Dutch universities have a terrible track record of making their clinical trial results public, a new report on the 23 institutions running the largest number of drug trials in the country shows.
ERRATUM 21 August: The previous version of this blog, and the report itself, incorrectly stated that the Dutch Medicines Evaluation Board is “ultimately responsible for safeguarding the quality of trial data from the Netherlands on the European register". In fact, the responsible agency is the Central Committee on Research Involving Human Subjects (CCMO). TranspariMED apologises for this mistake. The blog below has been corrected accordingly.
An estimated 783 clinical trials run by major Dutch sponsors are missing results on the European trial register, in violation of long-standing EU transparency rules. Most those trials were conducted by universities. Radboud Universiteit alone has failed to upload over 100 trial results. Under European rules, universities – not individual researchers – are responsible for ensuring that trial results are uploaded.
Click here to see the full results for all Dutch trial sponsors.
Across the entire country, the results of only 21 clinical trials have been made public as required.
The resulting gaps in the medical evidence base pose a threat to public health because they make it difficult to determine how safe and effective medicines are.
Data provided on the register by Dutch sponsors were so riddled with inaccuracies that TranspariMED and Health Action International, which jointly published the report today, were forced to calculate estimates to gain a clearer picture of the situation.
In particular, many Dutch trials that started over a decade ago were still falsely marked as ongoing, making it extremely difficult for patients to find trials to enrol in. Out of the 1,609 trials covered by the report, only 93 were marked as having been completed more than a year ago – and only 21 of those had results available.
For example, with one exception, all clinical trials that Radboud Universiteit launched in 2006 are still marked as 'ongoing' on the register.
The new data show that the Netherlands are far behind other European countries – and the country does not seem to be making any progress.
In recent years, universities in Ireland and the UK have reported the results of nearly all of their due clinical trials, and universities across Germany and Austria are currently rapidly improving their performance, as are leading institutions in Italy and Spain. The data do not indicate any signs of progress in the Netherlands.
UPDATE 21 August: Data suggest that Radboud University started clearing its backlog of unreported clinical trials in late 2019. While the university's work is still at an early stage, this is a highly encouraging development.
To see how your local university performs on clinical trial reporting,
type its name into the search window of the EU Trials Tracker.
Similarly, while regulators in other European countries have improved the quality of clinical trial data by updating the completion status of clinical trials, the data do not indicate any progress being made by responsible Dutch agency, the Central Committee on Research Involving Human Subjects (CCMO), in this regard.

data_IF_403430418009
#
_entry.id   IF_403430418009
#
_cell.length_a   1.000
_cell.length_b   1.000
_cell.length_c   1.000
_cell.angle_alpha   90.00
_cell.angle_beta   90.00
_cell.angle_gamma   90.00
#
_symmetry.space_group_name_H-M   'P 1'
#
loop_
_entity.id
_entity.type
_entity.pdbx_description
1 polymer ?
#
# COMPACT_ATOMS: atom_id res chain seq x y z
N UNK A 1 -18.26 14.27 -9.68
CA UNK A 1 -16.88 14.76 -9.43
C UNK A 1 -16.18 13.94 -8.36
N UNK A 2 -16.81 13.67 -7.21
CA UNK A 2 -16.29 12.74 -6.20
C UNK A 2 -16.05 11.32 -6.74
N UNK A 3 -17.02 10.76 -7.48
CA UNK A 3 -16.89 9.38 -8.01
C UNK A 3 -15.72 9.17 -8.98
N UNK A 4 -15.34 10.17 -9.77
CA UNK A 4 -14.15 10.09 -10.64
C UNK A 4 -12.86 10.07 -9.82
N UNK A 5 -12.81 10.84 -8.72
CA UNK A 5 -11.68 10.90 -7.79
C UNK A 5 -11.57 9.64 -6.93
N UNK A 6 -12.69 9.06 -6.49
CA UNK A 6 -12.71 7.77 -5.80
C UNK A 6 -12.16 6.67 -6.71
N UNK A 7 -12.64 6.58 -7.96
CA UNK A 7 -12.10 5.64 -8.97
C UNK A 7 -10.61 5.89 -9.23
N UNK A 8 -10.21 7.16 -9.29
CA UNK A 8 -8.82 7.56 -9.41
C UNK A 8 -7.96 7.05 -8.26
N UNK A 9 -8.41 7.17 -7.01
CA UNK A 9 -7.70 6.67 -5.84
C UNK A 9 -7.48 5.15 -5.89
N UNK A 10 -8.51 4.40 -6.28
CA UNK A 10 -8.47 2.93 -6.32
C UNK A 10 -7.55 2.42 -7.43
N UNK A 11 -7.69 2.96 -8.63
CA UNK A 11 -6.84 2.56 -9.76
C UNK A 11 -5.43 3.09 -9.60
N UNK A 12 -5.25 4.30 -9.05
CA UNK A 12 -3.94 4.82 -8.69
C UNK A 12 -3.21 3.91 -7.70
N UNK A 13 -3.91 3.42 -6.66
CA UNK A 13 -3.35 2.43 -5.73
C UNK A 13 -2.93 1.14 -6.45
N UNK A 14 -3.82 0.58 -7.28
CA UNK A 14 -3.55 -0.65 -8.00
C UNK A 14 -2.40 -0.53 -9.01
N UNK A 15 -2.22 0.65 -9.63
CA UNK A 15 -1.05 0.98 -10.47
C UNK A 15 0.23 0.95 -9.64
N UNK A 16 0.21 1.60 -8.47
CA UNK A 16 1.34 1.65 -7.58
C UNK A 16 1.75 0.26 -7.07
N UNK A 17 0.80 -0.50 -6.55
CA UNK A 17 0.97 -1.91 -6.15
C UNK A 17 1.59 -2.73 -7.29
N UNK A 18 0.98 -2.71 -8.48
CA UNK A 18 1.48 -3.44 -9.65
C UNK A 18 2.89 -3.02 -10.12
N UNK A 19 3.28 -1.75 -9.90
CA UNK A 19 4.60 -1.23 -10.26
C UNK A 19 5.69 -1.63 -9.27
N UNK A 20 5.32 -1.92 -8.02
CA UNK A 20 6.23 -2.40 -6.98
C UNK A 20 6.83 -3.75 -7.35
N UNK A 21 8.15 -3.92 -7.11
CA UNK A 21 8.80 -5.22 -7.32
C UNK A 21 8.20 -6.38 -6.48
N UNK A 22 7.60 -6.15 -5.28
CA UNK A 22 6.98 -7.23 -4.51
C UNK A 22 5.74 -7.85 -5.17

Till Bruckner, founder of TranspariMED, said:
“Dutch universities’ failure to make clinical trial results public in line with long-standing transparency requirements endangers public health, betrays the trust of the volunteers who participated in these trials, falls short of scientific best practices, and puts millions of Euros in public research funding at risk of being wasted.”
“Why is the Central Committee on Research Involving Human Subjects (CCMO) turning a blind eye to public institutions that flout the rules? Why should Dutch taxpayers keep funding studies if there is no guarantee that their results will rapidly be made public?”
“Clinical trials can cost millions of Euros to run, while uploading their results only takes a couple of days. Other European countries have clearly demonstrated that this problem can be solved at low cost. Dutch patients and taxpayers deserve more respect.”
"TranspariMED will be tracking Dutch universities' trial reporting over the coming months and publish follow-on reports to document their progress over time."
Jaume Vidal, Senior Policy Advisor at Health Action International, said:
“As demonstrated by the quest for a vaccine for Covid-19, clinical trials are a fundamental part in the process of developing and assessing the effectiveness and safety of new medicines. Reporting the results of clinical trials, whether positive or negative, contributes to advances in research and inspires trust in the efficacy of marketed drugs.”
“It is a matter of concern that so many clinical trials results are not adequately reported in the Netherlands. We urge public and private sponsors, as well as the research community and relevant authorities, to comply with European Union regulations and World Health Organization guidelines, in order to, above all else, ensure patient safety.”
Please click on the image below to access the full report.
TranspariMED has a long track record of constructive engagement with universities to help them to improve their trial reporting. Dutch universities are encouraged to use TranspariMED’s collection of transparency tools, and are welcome to contact TranspariMED if they want to exchange experiences with other European universities that are already working to fix the problem.